RFP: Namespace URI for HTML

Sebastian Schnitzenbaumer schnitz at overflow.de
Fri Sep 10 18:34:24 BST 1999

> At 01:24 AM 9/10/99 +0200, Sebastian Schnitzenbaumer wrote:
> >HTML is a damn useful vocabulary after all. Designing a completely 
> >new XML language is often the only way. But sometimes, a new 
> >application is rather a mixture of the features that HTML (or a 
> >subset of HTML) already provides together with entirely new 
> >features. In this case, one would re-use a subset of HTML in a new 
> >XML language, forming a new XHTML family member. 
> Exactly.  I suspect that 100% of the readers of this list agree 100%
> with this contention.  In fact, this is already happening - people
> are stealing chunks of HTML tags in other XML languages.  Good design, 

I absolutely agree. And that is what the Modularization of XHTML is 
all about. Instead of randomly stealing chunks from HTML, there is 
now a repository of XHTML modules. This ensures that everyone 
steals the image tag in the same way. There is great value in such 
a thing. Think of Modularization of XHTML as the "XHTML 
Development Kit". 

> But, if I want, in my own XML language, to use an HTML table here and
> an HTML hyperlink there, it seems to me the most natural thing in
> the world to do this:
> <myRootElement xmlns:html="the-namespace-URI-for-HTML">
>   <myTag> ...
>   <myOtherTag> ...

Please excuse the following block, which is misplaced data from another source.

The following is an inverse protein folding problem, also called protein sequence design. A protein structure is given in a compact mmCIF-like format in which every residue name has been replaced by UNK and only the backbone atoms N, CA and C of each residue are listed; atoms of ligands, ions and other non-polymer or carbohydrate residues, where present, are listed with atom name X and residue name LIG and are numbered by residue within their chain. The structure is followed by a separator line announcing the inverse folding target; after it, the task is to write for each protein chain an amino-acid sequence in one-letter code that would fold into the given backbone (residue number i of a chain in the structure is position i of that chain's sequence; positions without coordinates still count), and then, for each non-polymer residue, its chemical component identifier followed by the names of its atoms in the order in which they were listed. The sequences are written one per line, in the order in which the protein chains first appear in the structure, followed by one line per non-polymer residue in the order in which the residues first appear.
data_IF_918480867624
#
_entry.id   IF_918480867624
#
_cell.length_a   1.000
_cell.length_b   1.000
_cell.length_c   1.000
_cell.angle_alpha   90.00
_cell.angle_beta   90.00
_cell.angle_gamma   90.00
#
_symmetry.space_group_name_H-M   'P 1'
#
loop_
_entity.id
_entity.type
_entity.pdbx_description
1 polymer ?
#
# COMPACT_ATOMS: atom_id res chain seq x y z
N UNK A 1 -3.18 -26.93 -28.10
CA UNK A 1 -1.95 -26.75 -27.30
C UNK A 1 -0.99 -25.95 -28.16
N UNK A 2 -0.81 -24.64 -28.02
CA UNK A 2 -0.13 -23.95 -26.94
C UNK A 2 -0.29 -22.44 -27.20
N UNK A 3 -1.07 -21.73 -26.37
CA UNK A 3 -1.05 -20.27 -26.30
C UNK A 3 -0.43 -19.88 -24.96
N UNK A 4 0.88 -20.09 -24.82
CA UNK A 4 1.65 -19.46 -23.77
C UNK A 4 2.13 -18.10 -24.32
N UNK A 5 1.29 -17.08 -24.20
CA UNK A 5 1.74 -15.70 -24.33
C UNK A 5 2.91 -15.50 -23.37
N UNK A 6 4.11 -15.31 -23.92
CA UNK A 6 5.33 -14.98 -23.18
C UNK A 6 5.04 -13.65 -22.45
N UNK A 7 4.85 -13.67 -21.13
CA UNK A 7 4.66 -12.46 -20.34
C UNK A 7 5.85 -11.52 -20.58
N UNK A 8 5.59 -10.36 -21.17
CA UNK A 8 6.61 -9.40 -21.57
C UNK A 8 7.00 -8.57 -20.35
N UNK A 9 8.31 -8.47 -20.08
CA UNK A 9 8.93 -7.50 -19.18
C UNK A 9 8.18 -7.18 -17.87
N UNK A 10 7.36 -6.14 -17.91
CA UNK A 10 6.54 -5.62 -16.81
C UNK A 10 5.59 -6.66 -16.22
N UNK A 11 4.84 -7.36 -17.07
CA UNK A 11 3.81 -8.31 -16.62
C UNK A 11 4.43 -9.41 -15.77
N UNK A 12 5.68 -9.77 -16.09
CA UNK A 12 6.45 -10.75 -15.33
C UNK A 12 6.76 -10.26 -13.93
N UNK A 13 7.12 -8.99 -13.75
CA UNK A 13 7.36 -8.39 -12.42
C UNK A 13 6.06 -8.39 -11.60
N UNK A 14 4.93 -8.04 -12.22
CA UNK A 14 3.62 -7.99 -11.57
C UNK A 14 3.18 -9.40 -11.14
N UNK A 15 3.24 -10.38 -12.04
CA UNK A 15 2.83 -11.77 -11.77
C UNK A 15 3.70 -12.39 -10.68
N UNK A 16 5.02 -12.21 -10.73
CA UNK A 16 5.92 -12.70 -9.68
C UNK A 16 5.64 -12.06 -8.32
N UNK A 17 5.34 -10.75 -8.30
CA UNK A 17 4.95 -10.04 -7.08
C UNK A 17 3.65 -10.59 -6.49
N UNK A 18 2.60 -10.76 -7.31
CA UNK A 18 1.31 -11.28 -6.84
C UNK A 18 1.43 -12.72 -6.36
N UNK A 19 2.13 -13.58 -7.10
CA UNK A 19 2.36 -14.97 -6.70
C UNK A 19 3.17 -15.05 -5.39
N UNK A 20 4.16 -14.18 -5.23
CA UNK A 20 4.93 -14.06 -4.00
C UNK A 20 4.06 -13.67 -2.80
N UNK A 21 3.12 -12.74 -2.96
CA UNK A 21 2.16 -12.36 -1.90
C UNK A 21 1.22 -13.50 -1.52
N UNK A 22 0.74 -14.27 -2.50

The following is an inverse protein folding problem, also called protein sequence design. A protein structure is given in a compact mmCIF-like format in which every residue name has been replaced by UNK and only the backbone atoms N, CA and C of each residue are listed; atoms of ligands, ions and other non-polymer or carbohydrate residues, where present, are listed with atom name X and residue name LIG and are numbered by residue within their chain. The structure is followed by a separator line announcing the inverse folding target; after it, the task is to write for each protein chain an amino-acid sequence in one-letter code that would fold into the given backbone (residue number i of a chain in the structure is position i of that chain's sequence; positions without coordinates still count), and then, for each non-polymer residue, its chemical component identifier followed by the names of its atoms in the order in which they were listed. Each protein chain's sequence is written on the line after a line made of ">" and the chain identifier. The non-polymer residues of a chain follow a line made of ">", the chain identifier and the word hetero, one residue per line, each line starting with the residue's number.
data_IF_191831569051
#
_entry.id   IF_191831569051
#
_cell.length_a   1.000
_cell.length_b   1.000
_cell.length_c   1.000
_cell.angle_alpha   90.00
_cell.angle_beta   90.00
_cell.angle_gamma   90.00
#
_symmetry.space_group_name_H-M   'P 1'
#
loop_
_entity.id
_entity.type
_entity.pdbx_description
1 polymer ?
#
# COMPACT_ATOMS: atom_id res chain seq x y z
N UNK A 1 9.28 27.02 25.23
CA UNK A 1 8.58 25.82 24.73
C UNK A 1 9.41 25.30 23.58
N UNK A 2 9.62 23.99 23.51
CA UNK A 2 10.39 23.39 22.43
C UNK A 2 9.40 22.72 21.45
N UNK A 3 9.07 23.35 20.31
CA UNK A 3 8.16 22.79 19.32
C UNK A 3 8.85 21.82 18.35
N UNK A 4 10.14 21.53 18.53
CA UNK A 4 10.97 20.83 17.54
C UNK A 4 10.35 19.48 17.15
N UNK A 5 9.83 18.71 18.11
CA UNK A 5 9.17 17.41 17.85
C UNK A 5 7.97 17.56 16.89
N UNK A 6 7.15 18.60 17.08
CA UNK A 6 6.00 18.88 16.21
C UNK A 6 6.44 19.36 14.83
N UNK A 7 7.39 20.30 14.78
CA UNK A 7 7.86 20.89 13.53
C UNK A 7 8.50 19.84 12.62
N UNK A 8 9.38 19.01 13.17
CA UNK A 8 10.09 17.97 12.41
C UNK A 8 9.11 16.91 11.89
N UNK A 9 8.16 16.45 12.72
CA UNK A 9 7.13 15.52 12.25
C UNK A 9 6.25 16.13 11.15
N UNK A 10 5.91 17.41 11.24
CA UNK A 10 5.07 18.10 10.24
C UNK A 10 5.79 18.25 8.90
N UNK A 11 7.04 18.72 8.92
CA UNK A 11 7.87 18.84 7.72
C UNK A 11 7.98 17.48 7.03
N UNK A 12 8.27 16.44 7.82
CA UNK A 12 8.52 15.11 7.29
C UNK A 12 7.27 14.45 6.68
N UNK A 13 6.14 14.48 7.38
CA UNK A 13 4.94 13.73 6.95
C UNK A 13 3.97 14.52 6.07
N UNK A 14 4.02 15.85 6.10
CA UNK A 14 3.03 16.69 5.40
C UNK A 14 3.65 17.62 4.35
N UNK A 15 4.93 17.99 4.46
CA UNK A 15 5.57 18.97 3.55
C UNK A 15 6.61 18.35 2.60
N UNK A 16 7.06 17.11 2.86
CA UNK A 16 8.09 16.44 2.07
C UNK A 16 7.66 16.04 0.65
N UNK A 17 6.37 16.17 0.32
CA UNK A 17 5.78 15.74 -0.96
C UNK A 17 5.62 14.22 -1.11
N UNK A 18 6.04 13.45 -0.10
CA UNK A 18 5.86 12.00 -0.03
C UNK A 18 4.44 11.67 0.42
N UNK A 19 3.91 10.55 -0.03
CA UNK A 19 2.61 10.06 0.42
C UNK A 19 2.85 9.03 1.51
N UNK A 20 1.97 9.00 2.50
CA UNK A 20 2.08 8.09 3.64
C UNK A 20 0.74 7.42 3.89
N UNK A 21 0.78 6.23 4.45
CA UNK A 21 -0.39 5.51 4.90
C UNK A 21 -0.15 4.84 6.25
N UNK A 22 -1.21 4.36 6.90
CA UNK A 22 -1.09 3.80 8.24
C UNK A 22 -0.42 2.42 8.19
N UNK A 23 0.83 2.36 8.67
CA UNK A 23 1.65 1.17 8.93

>   <html:a href="adsafa;dfs">sfasafsdj</html:a>
>   <yetAnotherTagOfMine> ...
>   <html:table>
>    <html:tr>...</html:tr></html:table>
>   </myRootElement>

Sure. You can do that. No question.

> why on earth would I want different namespaces for all these different
> HTML modules?  There is no possibility of collisions since they're
> all from HTML.  -Tim

Each module does not define its own namespace. Modularization  
itself has nothing to do with namespaces. It is just XHTML sliced  
into pieces. You can take some or all of the pieces, create your 
own pieces and come out with a new XHTML variant, XHTML family 
member or just a new XML language using some stuff from XHTML.

How this interacts with namespaces must be decided regarding the 
context, there is no default way. Basically, it depends on to which 
degree your own language is intervoven with the XHTML modules.

Your example above is perfectly fine and marks one end of the 
spectrum. The other end would be, for instance, XHTML being the 
root and your additional modules are some new leaves. You're 
taking XHTML as it is and add some new elements that are useful 
for a specific domain. Then the set of new elements could well be a 
namespace of its own and the XHTML part belongs to the XHTML 
namespace. But if the set of new elements only make sense to be 
used together with XHTML and the result of the combination of both 
is something quite different from the standard XHTML, then it 
should be possible that XHTML-MyML is an entirely new 
namespace including both the XHTML part and the MyML part - 
perhaps operating in a closed environment.



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